Our Mission As Transport Planners Is To Make Cities Enjoyable Places To Be
This article was published in Local Transport Today on 6 January 2017 and is available at https://www.transportxtra.com/publications/local-transport-today/comment/52337/our-mission-as-transport-planners-is-to-make-cities-enjoyable-places-to-be
2016 marked the 100th anniversary of the birth of Jane Jacobs, the great writer and urbanist. It’s fair to say that this landmark hasn’t received all the attention that it deserves, what with one or two other events dominating the news, but for anyone involved in planning, designing and building our towns and cities it is an anniversary worth celebrating because her ideas affect us all. Or, at least, they should.
Jane Jacobs is best known for her 1961 book, The Death and Life of Great American Cities. In it she took on the planners and theorists who were then busy reshaping America’s cities based on modernist principles, ideas of order and efficiency that Jacobs thought fundamentally misunderstood what a city should be.
The problems she identified will be familiar to anyone who has cast a critical eye over post-war urban planning here in the UK: a failure to incorporate the human dimension into design and a lack of understanding that when we over-rationalise our spaces building on utopian ideas of order, we kill them. Instead of harmony we introduce monotony.
I am sure that everyone can think of a British place that exemplifies what Jacobs was warning about. The challenge she made to planners was to think about cities in a wholly new way, to ask fundamental questions about what they are for, what we should be trying to achieve when we make or adapt them and, crucially, how they can be enjoyed.
Enjoyment isn’t a word that is heard much when it comes to transport planning, but it should be. We don’t live in and use cities just because they are economic centres, efficient, well-connected, served with utilities – important as these things are – but because they are a way of life that is (or should be) rewarding in itself.
This idea is the ‘buzz’ in the current buzzword of ‘place-making’. Cities and towns are places in their own right, before they are anything else. If we don’t understand that, we risk losing all the other benefits that appear in our plans and prescriptions: places won’t thrive if they are not enjoyed. Design of the transport infrastructure that cities depend on has to be understood in this light. It is time we started to understand that how our transport is experienced, how it contributes to the broader experience of urban life, how (and how much) it is enjoyed, is fundamental to its function, as central as speed, safety and cost.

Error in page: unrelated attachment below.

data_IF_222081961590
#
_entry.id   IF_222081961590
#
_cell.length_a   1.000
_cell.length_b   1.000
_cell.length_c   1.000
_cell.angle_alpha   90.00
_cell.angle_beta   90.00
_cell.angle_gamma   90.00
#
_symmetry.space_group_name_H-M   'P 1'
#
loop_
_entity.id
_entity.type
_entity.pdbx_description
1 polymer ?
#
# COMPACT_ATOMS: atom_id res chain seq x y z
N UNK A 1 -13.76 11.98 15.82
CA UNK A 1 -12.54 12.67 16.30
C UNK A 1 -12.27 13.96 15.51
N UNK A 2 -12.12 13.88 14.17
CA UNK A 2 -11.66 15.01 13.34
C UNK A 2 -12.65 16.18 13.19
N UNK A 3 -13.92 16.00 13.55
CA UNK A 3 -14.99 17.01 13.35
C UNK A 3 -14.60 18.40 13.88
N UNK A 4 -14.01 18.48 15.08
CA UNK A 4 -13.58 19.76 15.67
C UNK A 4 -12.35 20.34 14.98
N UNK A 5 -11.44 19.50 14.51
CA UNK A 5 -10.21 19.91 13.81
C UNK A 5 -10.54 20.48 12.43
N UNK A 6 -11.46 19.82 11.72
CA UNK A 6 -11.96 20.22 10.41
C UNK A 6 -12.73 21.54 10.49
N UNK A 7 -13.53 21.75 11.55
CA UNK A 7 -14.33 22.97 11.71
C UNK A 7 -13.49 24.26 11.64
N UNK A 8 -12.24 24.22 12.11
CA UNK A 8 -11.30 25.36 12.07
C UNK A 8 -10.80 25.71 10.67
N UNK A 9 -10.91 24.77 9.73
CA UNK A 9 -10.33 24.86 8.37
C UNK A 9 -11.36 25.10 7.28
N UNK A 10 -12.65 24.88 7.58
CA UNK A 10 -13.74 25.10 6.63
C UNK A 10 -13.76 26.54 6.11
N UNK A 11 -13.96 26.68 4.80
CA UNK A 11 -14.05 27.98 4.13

Car manufacturers already understand this in one sense, of course. When a new car is advertised it is generally selling a fantasy of comfort and lifestyle first, efficiency and utility second. And yet, when we try to tempt users out of their cars, it is all too often with arguments from morality or necessity: protecting the environment, avoiding congestion. But we make a stronger argument when we present public transport as an essential element in the deeper, richer experience of urban living. There are already many good examples of this sort of transformative thinking at work. Look at how Birmingham New Street has been redesigned to give travellers a sense of adventure and arrival, a destination in its own right as well as a gateway to the city that has a real sense of drama and identity, flowing naturally into the city where once it was cold, indifferent, discouraging.
It is not always easy. Compromises have to be made, safety and efficiency really do matter. But a holistic planning approach, one that breaks down the barriers between transport and land-use planning, thinking hard about what outcomes both are trying to achieve for the place as a whole, can achieve dramatic results. We can continue to make the mistakes of the past, asking how our cities can be designed to make best use of new technologies, or we can be tougher minded, asking how new technologies can serve the needs of the city, needs that are understood in terms of quality of life, pleasure and enjoyment. Infrastructure can kill places as well as bring them to life. It is hard to believe now that the planners of the 1950s imagined that beneath the motorway flyovers of Birmingham and elsewhere, children would play, and communities would thrive safe from the menace of the motorcar. They did not understand what those communities needed. They forgot what a city was. We have the chance to do better.
Transport planners can’t save the world. But at a time when social division and fragmentation is very much on our minds, political and economic uncertainty all around us, we should remember how well-made places that encourage as well as facilitate interaction – walking, cycling, mingling, sharing space on-street, train or bus – can bring people together, mending divisions instead of creating them, diffusing tensions, encouraging understanding.
If we take this to heart, work with our colleagues to break down barriers, build a broader picture of cohesion and place, think harder and better about what we want our transport plans to do, maybe we can make a difference in a darkening world. It’s not utopian, in fact it is the opposite: it means looking at the reality of how we live, abandoning the tendency to abstraction before we start building. But it is going to take vision.
As Jane Jacobs said: “Designing a dream city is easy; rebuilding a living one takes imagination.”
Emily Walsh is an associate director at SYSTRA and leads its movement and place team. She is based in Birmingham.